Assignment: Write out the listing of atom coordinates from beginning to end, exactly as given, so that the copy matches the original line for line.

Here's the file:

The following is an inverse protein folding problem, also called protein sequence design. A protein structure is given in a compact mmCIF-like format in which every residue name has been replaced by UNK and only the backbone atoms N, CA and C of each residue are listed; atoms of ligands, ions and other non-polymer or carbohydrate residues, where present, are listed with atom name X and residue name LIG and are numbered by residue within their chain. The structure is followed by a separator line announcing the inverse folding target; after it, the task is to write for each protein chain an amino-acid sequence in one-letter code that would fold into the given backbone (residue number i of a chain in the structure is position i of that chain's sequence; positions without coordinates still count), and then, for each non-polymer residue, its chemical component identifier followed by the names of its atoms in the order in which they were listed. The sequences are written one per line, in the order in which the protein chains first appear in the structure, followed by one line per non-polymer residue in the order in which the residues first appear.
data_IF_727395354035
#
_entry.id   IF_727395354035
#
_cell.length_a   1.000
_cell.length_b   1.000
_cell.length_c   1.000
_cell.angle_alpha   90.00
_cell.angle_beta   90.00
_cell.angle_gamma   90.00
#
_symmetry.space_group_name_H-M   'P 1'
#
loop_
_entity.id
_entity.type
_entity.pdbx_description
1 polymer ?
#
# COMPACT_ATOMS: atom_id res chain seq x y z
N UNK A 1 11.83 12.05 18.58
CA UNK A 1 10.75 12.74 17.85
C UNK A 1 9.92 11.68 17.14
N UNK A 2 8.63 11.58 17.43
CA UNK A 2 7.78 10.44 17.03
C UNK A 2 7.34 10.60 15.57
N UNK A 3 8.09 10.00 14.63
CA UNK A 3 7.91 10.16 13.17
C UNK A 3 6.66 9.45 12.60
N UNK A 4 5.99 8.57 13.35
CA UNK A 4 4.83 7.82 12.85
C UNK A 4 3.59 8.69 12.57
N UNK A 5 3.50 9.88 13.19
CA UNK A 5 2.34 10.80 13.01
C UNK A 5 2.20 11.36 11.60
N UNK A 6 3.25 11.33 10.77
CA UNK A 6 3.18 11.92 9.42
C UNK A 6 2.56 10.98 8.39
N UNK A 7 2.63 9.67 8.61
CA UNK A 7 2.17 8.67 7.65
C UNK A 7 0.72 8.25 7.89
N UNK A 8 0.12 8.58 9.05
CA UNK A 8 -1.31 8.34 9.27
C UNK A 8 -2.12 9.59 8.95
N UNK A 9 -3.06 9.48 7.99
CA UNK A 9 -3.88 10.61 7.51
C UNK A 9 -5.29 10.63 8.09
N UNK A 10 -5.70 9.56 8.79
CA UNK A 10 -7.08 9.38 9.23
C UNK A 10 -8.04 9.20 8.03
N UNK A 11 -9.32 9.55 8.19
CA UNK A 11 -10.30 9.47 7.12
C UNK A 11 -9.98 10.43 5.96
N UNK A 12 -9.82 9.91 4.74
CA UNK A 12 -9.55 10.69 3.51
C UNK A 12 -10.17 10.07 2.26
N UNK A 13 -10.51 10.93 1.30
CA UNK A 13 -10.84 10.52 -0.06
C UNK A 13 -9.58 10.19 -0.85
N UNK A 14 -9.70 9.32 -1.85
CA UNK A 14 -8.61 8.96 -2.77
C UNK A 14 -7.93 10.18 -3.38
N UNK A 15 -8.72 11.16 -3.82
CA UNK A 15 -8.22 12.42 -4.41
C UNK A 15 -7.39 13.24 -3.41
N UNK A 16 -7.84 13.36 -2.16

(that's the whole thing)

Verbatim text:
The following is an inverse protein folding problem, also called protein sequence design. A protein structure is given in a compact mmCIF-like format in which every residue name has been replaced by UNK and only the backbone atoms N, CA and C of each residue are listed; atoms of ligands, ions and other non-polymer or carbohydrate residues, where present, are listed with atom name X and residue name LIG and are numbered by residue within their chain. The structure is followed by a separator line announcing the inverse folding target; after it, the task is to write for each protein chain an amino-acid sequence in one-letter code that would fold into the given backbone (residue number i of a chain in the structure is position i of that chain's sequence; positions without coordinates still count), and then, for each non-polymer residue, its chemical component identifier followed by the names of its atoms in the order in which they were listed. The sequences are written one per line, in the order in which the protein chains first appear in the structure, followed by one line per non-polymer residue in the order in which the residues first appear.
data_IF_727395354035
#
_entry.id   IF_727395354035
#
_cell.length_a   1.000
_cell.length_b   1.000
_cell.length_c   1.000
_cell.angle_alpha   90.00
_cell.angle_beta   90.00
_cell.angle_gamma   90.00
#
_symmetry.space_group_name_H-M   'P 1'
#
loop_
_entity.id
_entity.type
_entity.pdbx_description
1 polymer ?
#
# COMPACT_ATOMS: atom_id res chain seq x y z
N UNK A 1 11.83 12.05 18.58
CA UNK A 1 10.75 12.74 17.85
C UNK A 1 9.92 11.68 17.14
N UNK A 2 8.63 11.58 17.43
CA UNK A 2 7.78 10.44 17.03
C UNK A 2 7.34 10.60 15.57
N UNK A 3 8.09 10.00 14.63
CA UNK A 3 7.91 10.16 13.17
C UNK A 3 6.66 9.45 12.60
N UNK A 4 5.99 8.57 13.35
CA UNK A 4 4.83 7.82 12.85
C UNK A 4 3.59 8.69 12.57
N UNK A 5 3.50 9.88 13.19
CA UNK A 5 2.34 10.80 13.01
C UNK A 5 2.20 11.36 11.60
N UNK A 6 3.25 11.33 10.77
CA UNK A 6 3.18 11.92 9.42
C UNK A 6 2.56 10.98 8.39
N UNK A 7 2.63 9.67 8.61
CA UNK A 7 2.17 8.67 7.65
C UNK A 7 0.72 8.25 7.89
N UNK A 8 0.12 8.58 9.05
CA UNK A 8 -1.31 8.34 9.27
C UNK A 8 -2.12 9.59 8.95
N UNK A 9 -3.06 9.48 7.99
CA UNK A 9 -3.88 10.61 7.51
C UNK A 9 -5.29 10.63 8.09
N UNK A 10 -5.70 9.56 8.79
CA UNK A 10 -7.08 9.38 9.23
C UNK A 10 -8.04 9.20 8.03
N UNK A 11 -9.32 9.55 8.19
CA UNK A 11 -10.30 9.47 7.12
C UNK A 11 -9.98 10.43 5.96
N UNK A 12 -9.82 9.91 4.74
CA UNK A 12 -9.55 10.69 3.51
C UNK A 12 -10.17 10.07 2.26
N UNK A 13 -10.51 10.93 1.30
CA UNK A 13 -10.84 10.52 -0.06
C UNK A 13 -9.58 10.19 -0.85
N UNK A 14 -9.70 9.32 -1.85
CA UNK A 14 -8.61 8.96 -2.77
C UNK A 14 -7.93 10.18 -3.38
N UNK A 15 -8.72 11.16 -3.82
CA UNK A 15 -8.22 12.42 -4.41
C UNK A 15 -7.39 13.24 -3.41
N UNK A 16 -7.84 13.36 -2.16